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Sustained Reduction in Sexual Behavior that May Pose a Risk of HIV Transmission Following Diagnosis During Early HIV Infection Among Gay Men in Vancouver, British Columbia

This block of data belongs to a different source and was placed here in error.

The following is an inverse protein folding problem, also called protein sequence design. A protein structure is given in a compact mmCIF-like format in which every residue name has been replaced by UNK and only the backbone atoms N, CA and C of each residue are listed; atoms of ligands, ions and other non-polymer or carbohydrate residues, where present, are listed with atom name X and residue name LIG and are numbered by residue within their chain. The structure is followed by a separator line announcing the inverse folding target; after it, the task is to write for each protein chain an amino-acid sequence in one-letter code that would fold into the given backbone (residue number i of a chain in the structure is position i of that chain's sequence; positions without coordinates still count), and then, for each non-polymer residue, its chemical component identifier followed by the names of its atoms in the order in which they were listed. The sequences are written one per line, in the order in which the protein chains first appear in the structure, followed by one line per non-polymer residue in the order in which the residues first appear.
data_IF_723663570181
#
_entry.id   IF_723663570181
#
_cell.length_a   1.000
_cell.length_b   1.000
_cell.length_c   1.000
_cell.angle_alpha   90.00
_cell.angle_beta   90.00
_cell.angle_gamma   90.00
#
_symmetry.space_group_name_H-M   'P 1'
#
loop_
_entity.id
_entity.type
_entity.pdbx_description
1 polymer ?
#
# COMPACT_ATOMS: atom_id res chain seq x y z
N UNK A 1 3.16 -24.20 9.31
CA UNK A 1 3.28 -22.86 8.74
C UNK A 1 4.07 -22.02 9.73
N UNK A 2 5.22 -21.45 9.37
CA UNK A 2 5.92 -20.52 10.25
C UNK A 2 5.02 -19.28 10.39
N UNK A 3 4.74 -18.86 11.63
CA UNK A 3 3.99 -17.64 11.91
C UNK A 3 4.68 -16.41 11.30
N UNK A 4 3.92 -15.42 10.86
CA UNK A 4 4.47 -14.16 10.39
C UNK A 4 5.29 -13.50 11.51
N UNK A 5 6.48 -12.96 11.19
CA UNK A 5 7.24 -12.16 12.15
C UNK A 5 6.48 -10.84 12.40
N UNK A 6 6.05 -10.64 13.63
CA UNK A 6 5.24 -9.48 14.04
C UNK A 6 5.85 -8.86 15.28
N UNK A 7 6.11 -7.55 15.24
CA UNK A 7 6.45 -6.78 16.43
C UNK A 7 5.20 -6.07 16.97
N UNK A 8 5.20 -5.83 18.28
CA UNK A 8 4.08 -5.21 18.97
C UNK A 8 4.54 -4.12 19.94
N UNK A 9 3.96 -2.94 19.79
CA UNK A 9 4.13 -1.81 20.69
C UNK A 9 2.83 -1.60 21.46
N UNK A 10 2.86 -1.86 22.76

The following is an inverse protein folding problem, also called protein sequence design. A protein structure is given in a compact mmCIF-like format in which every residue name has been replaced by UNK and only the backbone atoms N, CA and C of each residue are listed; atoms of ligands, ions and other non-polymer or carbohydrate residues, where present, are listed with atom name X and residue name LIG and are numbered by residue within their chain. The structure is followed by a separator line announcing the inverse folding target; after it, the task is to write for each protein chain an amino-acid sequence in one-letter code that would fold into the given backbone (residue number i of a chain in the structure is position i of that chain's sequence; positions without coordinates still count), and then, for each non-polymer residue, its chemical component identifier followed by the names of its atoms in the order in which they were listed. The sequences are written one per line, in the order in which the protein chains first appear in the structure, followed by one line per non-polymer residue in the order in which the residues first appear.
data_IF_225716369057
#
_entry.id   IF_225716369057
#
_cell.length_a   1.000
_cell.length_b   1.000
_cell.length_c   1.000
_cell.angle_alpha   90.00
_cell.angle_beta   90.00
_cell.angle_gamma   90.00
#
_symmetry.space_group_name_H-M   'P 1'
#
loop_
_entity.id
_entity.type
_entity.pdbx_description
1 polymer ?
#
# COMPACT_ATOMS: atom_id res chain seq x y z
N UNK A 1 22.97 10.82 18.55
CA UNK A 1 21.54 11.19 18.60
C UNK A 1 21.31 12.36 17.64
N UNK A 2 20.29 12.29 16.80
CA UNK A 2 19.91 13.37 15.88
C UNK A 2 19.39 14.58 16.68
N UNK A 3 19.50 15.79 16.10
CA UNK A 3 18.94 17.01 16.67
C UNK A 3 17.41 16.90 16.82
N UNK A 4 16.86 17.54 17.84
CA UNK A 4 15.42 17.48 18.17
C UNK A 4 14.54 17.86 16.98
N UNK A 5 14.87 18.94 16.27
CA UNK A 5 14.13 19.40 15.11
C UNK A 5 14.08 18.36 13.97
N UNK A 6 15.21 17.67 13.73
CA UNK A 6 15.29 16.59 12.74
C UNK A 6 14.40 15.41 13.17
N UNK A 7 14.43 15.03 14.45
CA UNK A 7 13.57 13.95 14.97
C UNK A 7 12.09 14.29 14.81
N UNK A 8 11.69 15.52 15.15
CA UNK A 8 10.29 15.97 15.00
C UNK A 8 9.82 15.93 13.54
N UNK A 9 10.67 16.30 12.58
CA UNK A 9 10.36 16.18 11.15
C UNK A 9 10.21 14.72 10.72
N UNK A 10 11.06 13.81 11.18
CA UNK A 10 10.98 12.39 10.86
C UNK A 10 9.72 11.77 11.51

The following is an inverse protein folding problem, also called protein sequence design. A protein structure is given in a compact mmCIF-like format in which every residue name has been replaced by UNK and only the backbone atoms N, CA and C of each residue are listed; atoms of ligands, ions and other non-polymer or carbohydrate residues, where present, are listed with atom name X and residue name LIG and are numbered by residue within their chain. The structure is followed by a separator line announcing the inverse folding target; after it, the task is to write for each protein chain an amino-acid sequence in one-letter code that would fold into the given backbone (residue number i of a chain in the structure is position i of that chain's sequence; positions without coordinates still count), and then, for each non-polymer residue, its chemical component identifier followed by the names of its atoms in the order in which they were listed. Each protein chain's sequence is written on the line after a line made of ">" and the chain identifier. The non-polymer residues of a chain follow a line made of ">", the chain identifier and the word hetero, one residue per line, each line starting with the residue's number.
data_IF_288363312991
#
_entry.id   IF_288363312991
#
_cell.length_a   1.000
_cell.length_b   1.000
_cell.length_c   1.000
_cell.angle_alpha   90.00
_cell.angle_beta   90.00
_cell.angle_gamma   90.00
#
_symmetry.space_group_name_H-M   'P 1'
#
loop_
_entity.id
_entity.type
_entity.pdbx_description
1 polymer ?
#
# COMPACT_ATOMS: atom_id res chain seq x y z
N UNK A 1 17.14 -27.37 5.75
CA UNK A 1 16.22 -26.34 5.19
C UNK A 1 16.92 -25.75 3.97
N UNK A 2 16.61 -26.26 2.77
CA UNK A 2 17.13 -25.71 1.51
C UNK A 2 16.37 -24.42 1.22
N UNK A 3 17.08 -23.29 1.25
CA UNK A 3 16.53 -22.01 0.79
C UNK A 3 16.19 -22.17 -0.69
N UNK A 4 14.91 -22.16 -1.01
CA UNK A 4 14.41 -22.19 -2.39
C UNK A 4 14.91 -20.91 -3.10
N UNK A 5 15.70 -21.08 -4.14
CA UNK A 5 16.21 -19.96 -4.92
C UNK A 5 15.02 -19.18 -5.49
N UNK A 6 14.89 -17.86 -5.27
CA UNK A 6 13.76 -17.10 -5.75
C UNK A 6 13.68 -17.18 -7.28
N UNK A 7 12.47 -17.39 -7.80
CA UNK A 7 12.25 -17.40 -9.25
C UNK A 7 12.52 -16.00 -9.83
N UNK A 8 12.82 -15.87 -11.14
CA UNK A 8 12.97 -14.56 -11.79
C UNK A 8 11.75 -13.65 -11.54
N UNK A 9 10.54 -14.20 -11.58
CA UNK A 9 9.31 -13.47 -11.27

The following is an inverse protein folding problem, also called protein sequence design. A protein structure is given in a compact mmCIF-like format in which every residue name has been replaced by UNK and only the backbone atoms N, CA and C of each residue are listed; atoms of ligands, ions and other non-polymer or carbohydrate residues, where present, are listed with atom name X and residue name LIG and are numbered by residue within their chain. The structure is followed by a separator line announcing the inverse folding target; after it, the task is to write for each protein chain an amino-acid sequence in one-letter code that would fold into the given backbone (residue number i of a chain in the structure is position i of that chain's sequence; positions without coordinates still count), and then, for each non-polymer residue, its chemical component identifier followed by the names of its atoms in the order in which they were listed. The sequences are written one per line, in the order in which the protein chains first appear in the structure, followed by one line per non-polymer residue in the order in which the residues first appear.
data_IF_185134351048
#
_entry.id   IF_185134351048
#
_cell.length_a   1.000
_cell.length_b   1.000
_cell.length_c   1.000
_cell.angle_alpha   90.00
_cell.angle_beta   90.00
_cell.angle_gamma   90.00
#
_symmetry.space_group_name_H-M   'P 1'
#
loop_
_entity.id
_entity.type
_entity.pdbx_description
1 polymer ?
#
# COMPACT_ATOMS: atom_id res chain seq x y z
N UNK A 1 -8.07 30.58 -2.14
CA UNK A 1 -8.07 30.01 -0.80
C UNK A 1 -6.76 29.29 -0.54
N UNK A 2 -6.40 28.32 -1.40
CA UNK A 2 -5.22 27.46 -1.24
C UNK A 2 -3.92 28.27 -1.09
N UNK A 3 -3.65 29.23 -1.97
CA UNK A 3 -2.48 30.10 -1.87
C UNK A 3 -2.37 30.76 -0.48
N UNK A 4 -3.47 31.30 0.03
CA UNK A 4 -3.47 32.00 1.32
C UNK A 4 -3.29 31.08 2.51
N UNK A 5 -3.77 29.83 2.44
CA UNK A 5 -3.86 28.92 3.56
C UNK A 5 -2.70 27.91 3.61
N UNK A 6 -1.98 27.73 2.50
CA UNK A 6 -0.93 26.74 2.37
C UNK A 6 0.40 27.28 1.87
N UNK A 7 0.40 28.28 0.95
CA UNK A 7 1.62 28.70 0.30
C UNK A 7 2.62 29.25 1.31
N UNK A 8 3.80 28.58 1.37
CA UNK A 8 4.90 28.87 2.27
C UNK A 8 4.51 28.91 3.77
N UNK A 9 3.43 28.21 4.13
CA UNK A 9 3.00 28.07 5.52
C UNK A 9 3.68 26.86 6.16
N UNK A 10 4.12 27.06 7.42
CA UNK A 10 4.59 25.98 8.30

HIV-infected individuals "aware" of their infection are more likely to use condoms, compared to HIV-infected "unaware" persons. To quantify this likelihood, we undertook a systematic review and meta-analysis of U.S. and Canadian studies. Twenty-one eligible studies included men who have sex with men (MSM; k = 15), persons who inject drugs (PWID; k = 2), and mixed populations of high-risk heterosexuals (HRH; k = 4). Risk ratios (RR) of "not always using condoms" with partners of any serostatus were lower among aware MSM (RR 0.44 [not significant]), PWID (RR 0.70) and HRH (RR 0.27); and, in aware MSM, with partners of HIV-uninfected or unknown status (RR 0.46). Aware individuals had lower "condomless sex likelihood" with HIV-uninfected or unknown status partners (MSM: RR 0.58; male PWID: RR 0.44; female PWID: RR 0.65; HRH: RR 0.35) and with partners of any serostatus (MSM only, RR 0.72). The association diminished over time. High risk of bias compromised evidence quality.

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